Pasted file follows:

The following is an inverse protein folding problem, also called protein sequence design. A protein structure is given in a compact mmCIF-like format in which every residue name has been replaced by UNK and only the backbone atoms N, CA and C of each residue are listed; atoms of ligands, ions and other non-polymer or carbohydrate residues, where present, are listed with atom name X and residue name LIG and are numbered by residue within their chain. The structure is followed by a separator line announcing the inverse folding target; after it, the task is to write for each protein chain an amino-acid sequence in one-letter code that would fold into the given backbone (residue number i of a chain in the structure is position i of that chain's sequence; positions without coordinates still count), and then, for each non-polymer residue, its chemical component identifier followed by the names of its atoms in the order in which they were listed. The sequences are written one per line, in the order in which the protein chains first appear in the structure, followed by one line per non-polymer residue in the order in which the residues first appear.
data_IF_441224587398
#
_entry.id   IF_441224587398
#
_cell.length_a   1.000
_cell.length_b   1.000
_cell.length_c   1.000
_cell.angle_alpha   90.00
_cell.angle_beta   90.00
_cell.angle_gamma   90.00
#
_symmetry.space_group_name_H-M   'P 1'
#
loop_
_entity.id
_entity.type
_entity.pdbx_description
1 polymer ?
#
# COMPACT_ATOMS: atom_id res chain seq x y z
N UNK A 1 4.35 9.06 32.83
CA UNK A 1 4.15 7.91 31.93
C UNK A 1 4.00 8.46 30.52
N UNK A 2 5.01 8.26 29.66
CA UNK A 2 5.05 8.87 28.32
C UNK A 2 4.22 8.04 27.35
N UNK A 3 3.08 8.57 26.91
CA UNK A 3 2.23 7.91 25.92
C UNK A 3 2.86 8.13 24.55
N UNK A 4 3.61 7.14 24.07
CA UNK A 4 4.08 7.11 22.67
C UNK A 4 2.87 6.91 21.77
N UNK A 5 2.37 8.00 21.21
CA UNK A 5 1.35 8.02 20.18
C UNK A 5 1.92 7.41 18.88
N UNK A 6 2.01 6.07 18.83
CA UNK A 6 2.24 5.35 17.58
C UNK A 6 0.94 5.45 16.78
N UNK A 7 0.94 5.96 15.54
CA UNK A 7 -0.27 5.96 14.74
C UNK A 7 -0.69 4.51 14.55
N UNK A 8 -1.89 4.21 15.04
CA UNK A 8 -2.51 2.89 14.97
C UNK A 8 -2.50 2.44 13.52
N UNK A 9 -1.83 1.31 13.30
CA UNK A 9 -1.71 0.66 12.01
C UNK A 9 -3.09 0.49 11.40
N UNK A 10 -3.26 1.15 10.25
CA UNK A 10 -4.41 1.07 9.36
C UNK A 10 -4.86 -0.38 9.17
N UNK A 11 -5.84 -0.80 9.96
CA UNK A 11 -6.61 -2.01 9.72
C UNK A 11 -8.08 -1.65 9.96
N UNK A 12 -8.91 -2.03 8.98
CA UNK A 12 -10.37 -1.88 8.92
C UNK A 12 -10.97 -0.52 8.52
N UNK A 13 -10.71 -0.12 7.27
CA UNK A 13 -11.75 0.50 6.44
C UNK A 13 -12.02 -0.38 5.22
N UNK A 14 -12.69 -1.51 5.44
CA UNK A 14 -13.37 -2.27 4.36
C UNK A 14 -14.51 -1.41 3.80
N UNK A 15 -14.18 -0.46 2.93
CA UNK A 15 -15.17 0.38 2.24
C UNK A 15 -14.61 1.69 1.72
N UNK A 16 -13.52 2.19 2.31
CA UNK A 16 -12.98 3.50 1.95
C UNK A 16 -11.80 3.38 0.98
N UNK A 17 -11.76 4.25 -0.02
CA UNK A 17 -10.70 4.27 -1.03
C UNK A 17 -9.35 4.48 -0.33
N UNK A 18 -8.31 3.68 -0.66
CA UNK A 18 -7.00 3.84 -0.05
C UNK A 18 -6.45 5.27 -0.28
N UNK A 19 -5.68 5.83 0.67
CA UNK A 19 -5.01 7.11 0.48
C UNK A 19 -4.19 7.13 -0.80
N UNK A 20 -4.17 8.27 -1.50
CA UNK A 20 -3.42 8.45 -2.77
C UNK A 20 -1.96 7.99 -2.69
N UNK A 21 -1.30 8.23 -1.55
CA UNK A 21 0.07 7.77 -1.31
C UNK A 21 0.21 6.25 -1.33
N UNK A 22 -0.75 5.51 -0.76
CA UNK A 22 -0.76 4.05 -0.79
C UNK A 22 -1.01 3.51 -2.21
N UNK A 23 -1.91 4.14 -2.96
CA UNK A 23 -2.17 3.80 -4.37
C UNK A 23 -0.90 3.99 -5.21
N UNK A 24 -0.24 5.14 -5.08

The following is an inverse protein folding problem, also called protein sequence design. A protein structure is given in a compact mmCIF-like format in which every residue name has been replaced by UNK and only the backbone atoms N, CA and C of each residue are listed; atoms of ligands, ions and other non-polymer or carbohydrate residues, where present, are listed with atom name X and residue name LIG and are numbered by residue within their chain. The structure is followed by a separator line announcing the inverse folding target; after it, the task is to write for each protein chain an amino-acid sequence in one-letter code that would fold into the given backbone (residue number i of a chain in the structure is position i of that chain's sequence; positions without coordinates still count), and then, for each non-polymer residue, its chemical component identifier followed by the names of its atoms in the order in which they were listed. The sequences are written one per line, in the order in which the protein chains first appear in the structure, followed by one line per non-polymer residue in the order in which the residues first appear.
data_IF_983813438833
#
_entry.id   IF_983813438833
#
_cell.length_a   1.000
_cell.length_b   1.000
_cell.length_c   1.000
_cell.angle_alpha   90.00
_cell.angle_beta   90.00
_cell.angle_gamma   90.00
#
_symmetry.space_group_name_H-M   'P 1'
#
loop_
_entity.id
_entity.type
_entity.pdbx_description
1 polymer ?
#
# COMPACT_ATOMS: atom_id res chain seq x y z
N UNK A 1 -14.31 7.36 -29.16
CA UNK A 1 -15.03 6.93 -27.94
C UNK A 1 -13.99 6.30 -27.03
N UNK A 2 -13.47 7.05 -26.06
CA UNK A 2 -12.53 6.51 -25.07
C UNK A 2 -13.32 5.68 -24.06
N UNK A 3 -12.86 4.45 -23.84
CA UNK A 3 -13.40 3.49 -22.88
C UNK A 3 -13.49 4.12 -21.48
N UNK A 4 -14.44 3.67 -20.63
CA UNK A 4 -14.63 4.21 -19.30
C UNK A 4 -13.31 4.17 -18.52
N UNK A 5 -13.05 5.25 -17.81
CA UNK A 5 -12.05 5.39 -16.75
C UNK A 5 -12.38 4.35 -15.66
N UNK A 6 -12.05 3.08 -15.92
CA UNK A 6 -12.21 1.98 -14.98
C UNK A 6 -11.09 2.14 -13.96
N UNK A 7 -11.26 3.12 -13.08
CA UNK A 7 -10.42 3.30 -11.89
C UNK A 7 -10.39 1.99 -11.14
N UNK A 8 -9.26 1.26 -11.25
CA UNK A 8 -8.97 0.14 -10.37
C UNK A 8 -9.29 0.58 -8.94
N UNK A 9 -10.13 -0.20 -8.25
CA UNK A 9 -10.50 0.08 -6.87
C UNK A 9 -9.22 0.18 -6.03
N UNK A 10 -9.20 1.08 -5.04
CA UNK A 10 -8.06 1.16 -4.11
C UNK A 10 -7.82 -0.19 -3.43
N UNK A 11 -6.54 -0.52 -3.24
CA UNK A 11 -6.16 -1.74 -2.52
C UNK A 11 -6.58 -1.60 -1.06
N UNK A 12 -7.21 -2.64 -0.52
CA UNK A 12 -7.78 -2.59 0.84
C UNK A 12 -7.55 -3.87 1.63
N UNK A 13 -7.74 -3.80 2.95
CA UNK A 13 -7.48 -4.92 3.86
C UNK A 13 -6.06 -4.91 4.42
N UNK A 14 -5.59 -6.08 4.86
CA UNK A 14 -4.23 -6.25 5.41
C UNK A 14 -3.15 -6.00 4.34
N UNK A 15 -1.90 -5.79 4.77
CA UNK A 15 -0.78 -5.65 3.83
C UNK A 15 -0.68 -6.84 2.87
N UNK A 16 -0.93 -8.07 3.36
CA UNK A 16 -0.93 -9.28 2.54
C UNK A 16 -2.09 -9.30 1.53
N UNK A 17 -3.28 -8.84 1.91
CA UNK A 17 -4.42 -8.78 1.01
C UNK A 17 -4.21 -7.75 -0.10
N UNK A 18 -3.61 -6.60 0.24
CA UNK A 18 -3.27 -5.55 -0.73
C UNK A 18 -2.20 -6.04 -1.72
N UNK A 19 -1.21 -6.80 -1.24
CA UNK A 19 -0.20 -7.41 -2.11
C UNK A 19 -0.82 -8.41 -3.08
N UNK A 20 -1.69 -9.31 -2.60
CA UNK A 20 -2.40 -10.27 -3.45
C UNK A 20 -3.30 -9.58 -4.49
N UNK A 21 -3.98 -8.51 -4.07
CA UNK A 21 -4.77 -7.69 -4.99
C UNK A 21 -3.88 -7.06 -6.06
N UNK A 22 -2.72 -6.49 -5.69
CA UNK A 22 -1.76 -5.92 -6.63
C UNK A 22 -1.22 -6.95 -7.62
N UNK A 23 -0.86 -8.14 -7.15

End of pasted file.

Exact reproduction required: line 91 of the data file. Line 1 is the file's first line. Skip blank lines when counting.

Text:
N UNK A 24 -0.24 5.14 -5.08